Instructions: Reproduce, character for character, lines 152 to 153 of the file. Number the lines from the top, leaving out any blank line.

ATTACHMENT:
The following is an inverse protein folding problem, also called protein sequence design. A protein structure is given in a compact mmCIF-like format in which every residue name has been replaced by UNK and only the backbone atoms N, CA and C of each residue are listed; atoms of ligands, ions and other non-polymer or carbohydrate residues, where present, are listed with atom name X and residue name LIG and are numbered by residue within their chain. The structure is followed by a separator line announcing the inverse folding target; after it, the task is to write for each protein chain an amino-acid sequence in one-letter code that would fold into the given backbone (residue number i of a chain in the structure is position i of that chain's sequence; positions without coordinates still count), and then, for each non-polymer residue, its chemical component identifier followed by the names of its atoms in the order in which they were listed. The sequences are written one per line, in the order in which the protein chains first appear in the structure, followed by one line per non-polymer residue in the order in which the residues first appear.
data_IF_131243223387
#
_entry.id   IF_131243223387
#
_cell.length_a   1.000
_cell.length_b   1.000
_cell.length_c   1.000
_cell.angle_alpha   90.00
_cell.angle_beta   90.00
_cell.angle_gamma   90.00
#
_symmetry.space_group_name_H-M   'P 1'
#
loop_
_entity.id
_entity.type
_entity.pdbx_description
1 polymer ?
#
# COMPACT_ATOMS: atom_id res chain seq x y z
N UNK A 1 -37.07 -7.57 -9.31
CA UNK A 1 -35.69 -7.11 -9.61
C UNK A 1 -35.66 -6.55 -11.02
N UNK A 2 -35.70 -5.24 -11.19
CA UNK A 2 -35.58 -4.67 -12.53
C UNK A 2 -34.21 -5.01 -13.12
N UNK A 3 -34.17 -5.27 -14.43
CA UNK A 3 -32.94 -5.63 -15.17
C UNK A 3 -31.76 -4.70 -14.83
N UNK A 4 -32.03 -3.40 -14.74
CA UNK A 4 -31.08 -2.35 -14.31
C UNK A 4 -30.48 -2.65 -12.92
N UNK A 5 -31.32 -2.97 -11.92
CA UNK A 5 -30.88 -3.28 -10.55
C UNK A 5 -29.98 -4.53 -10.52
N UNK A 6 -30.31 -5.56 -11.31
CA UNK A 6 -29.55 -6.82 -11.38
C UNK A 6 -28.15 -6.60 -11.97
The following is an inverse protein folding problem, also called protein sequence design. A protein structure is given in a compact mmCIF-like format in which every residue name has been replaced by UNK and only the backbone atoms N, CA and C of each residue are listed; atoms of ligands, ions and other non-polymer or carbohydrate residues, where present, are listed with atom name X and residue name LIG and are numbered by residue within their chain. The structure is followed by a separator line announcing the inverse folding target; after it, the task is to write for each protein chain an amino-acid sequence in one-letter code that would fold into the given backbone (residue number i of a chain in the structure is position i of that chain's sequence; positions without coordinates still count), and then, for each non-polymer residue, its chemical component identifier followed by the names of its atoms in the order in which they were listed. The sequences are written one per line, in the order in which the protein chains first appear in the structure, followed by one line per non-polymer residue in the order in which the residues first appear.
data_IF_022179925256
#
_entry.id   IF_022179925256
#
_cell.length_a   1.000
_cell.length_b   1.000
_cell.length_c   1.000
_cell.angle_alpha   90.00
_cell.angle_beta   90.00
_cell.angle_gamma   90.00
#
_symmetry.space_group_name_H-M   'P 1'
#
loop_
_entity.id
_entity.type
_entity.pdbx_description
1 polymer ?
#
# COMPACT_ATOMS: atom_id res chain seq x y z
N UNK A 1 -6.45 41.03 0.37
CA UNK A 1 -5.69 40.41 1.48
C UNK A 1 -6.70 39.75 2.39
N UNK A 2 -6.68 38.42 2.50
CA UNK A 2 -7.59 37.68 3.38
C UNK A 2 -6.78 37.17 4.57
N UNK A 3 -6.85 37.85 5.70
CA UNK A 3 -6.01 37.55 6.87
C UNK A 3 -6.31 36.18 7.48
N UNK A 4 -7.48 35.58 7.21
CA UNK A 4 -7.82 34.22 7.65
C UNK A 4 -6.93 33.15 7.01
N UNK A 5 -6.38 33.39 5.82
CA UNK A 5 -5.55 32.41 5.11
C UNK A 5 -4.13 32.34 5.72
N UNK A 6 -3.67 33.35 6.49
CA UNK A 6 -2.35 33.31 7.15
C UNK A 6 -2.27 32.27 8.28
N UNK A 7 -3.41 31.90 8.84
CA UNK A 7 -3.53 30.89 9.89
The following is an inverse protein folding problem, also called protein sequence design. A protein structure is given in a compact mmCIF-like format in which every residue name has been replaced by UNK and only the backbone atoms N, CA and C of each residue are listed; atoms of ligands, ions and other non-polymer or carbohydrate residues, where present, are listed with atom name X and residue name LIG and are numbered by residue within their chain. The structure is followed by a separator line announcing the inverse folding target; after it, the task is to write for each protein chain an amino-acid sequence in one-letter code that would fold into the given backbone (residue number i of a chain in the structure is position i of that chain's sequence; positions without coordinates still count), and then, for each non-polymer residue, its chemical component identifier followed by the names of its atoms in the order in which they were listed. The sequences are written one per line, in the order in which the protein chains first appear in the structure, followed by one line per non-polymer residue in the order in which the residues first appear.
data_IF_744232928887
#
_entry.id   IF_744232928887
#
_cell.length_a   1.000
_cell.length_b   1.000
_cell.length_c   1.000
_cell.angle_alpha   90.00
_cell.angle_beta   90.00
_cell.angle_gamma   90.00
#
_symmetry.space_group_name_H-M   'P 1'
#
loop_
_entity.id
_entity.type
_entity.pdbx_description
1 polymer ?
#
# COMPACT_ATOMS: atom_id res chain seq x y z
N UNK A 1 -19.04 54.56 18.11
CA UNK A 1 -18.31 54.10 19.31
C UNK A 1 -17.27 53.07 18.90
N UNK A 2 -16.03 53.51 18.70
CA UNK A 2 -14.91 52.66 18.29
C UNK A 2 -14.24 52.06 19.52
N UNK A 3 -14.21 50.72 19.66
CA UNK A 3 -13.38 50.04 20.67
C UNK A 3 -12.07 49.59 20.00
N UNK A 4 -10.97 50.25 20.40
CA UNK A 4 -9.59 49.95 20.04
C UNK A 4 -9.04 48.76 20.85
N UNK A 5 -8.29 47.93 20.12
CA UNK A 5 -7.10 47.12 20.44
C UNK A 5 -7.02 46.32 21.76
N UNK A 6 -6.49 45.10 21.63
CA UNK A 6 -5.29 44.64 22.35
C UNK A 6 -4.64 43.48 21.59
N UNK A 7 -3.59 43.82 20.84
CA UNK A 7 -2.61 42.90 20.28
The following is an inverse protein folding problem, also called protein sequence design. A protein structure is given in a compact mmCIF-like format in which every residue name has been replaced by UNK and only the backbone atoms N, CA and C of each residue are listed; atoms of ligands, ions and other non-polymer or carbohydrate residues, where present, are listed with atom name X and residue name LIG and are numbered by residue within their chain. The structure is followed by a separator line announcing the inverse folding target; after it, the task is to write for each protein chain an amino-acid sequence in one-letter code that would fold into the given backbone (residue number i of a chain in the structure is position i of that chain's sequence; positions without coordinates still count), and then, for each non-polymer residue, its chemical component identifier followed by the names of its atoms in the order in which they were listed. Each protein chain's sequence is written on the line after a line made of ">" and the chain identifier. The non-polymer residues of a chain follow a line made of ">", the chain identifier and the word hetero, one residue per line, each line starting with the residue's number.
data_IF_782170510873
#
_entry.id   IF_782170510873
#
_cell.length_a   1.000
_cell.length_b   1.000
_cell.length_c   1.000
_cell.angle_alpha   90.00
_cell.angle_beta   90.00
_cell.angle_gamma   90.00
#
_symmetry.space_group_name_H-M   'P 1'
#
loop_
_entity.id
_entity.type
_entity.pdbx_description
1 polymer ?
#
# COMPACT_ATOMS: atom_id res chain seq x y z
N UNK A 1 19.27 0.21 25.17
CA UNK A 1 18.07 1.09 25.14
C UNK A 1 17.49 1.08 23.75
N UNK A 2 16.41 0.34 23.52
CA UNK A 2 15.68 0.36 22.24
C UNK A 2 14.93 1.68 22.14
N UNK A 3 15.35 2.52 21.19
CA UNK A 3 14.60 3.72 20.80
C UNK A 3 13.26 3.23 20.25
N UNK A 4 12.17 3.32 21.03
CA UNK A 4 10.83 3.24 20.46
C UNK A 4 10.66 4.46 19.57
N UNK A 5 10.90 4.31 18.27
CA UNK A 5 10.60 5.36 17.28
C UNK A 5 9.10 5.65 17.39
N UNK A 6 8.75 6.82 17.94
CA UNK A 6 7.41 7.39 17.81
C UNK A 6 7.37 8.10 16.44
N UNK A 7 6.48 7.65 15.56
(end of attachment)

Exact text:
N UNK A 4 12.17 3.32 21.03
CA UNK A 4 10.83 3.24 20.46